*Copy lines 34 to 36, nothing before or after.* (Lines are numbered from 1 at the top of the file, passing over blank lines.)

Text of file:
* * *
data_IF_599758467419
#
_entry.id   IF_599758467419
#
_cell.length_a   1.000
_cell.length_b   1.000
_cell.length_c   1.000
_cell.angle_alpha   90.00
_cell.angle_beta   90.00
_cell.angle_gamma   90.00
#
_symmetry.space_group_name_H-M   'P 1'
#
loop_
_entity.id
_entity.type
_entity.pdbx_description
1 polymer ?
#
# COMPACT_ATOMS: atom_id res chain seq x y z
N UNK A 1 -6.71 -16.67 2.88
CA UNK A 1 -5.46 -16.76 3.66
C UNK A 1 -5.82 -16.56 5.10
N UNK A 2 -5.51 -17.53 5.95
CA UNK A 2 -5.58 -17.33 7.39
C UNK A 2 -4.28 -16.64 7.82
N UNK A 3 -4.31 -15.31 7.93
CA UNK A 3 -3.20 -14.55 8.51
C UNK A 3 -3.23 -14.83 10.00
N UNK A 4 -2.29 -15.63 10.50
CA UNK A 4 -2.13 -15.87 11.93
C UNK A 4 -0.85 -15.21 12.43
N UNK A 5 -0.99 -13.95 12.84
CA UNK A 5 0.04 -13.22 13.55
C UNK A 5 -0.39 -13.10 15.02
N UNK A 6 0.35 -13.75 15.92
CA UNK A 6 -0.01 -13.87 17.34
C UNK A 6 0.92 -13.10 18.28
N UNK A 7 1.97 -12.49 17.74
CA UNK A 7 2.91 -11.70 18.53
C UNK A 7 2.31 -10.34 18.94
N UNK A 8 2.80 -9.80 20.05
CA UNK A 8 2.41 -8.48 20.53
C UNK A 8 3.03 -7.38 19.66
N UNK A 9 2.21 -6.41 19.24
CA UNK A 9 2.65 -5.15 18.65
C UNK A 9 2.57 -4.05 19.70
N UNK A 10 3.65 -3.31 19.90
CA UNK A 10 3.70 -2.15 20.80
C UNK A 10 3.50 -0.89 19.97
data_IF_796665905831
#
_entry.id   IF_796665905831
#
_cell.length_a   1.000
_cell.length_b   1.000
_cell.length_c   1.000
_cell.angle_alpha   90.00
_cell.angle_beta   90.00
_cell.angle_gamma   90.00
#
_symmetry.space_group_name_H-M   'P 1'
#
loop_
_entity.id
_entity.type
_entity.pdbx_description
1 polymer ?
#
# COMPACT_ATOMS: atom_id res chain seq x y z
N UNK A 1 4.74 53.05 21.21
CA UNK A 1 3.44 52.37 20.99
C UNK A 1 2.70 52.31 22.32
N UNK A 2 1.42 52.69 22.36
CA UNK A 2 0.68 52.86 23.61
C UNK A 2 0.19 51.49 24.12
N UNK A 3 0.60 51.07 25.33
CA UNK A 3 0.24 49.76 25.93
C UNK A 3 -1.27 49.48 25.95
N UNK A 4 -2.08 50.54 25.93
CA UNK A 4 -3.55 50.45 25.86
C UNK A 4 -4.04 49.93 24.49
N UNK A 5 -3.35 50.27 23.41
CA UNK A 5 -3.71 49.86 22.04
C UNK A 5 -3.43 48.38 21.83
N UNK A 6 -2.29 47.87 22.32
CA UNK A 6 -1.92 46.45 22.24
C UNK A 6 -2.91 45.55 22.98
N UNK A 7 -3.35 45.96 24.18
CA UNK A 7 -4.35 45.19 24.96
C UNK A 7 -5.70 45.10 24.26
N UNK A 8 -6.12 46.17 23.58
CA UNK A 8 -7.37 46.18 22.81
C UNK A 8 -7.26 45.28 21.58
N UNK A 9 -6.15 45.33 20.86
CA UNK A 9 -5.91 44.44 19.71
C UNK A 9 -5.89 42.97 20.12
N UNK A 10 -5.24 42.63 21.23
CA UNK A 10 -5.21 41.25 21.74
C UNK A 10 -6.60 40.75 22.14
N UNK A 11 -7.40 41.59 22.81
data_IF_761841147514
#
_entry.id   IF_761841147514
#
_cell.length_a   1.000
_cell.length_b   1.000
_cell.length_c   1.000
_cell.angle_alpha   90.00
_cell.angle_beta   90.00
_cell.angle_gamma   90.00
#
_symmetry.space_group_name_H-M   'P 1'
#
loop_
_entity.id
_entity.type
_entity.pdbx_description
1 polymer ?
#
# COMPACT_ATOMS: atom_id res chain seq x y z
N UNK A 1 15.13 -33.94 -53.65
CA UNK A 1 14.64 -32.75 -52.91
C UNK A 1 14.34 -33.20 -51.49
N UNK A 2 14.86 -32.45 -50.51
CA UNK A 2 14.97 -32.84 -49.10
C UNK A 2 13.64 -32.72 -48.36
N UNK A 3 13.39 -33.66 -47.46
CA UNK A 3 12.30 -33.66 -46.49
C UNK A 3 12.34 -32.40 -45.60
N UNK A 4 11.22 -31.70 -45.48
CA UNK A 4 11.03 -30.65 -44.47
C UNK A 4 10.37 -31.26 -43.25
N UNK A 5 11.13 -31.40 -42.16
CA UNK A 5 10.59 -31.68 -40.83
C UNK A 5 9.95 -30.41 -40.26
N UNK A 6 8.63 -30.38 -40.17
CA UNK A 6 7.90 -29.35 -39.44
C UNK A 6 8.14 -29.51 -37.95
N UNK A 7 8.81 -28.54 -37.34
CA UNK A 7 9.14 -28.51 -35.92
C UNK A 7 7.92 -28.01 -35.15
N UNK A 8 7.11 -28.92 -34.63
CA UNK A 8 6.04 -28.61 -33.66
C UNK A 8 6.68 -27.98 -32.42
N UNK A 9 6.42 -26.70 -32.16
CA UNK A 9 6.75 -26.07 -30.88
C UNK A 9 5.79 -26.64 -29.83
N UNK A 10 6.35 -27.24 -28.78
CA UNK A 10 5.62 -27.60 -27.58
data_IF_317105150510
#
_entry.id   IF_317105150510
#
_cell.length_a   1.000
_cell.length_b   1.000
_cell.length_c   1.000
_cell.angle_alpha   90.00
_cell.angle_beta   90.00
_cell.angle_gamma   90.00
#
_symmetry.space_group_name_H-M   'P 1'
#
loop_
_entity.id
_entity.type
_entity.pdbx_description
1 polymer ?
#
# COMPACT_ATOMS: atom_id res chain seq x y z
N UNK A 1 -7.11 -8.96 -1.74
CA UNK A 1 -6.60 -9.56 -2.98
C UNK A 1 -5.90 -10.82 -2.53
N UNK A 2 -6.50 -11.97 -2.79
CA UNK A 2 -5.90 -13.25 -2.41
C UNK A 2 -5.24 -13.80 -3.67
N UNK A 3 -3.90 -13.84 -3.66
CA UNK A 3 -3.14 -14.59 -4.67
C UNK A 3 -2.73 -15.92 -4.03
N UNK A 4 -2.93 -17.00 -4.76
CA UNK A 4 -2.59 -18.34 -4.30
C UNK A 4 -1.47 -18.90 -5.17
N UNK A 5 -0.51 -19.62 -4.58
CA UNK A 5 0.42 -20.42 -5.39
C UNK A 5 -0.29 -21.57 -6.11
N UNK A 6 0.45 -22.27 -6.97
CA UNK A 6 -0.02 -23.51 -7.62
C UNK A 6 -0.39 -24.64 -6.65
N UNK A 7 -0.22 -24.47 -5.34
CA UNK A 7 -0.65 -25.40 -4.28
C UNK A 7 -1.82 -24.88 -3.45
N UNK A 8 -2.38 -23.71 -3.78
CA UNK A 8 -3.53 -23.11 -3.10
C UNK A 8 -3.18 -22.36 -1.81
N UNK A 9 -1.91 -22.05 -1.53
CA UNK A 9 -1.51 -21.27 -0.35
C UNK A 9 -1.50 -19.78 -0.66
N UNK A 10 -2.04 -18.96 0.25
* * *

CA UNK A 5 0.04 -13.22 13.55
C UNK A 5 -0.39 -13.10 15.02
N UNK A 6 0.35 -13.75 15.92